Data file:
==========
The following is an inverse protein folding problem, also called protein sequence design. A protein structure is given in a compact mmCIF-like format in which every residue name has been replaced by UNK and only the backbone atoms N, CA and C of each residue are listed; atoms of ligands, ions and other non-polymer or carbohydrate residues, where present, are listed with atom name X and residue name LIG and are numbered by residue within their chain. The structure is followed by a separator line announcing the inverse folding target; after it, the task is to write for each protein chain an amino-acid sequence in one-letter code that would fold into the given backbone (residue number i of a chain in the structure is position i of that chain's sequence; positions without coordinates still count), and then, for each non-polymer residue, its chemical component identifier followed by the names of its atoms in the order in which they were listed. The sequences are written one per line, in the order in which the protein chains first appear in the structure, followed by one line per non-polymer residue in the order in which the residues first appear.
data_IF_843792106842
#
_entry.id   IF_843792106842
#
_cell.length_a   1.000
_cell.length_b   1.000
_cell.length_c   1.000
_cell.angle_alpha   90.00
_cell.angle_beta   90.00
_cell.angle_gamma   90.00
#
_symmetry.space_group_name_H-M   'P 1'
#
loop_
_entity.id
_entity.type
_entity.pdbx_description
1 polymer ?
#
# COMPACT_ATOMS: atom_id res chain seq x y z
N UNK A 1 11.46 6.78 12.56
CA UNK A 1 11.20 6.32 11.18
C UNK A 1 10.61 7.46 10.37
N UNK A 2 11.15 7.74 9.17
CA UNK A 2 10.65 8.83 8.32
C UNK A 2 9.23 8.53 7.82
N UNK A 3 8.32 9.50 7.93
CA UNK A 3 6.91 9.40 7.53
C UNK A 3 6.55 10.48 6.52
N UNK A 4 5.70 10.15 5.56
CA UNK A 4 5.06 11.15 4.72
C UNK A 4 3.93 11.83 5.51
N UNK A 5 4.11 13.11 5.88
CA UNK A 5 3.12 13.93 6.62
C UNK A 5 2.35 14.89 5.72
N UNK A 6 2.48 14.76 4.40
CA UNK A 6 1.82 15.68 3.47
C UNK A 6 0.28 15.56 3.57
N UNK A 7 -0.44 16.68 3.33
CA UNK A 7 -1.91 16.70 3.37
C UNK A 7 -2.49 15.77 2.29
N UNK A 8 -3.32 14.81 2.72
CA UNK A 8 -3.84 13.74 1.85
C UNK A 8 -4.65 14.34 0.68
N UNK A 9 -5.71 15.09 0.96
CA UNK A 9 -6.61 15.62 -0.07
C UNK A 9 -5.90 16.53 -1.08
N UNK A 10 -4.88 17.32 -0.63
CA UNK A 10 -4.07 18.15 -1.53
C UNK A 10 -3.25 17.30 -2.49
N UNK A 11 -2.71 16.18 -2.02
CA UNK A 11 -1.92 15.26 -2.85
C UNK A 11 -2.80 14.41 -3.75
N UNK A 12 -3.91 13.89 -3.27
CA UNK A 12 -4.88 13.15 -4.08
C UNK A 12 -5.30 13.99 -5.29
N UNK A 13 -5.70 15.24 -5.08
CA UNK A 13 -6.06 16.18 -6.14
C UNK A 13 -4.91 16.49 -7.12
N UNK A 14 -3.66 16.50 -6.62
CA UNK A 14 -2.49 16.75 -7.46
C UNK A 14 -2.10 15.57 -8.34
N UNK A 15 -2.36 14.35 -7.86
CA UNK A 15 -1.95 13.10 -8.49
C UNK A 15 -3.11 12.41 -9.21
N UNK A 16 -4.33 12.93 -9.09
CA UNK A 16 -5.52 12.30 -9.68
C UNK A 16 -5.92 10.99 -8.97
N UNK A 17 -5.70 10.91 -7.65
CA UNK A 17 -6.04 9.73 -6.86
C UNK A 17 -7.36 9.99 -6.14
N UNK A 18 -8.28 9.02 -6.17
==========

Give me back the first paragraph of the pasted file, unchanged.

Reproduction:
The following is an inverse protein folding problem, also called protein sequence design. A protein structure is given in a compact mmCIF-like format in which every residue name has been replaced by UNK and only the backbone atoms N, CA and C of each residue are listed; atoms of ligands, ions and other non-polymer or carbohydrate residues, where present, are listed with atom name X and residue name LIG and are numbered by residue within their chain. The structure is followed by a separator line announcing the inverse folding target; after it, the task is to write for each protein chain an amino-acid sequence in one-letter code that would fold into the given backbone (residue number i of a chain in the structure is position i of that chain's sequence; positions without coordinates still count), and then, for each non-polymer residue, its chemical component identifier followed by the names of its atoms in the order in which they were listed. The sequences are written one per line, in the order in which the protein chains first appear in the structure, followed by one line per non-polymer residue in the order in which the residues first appear.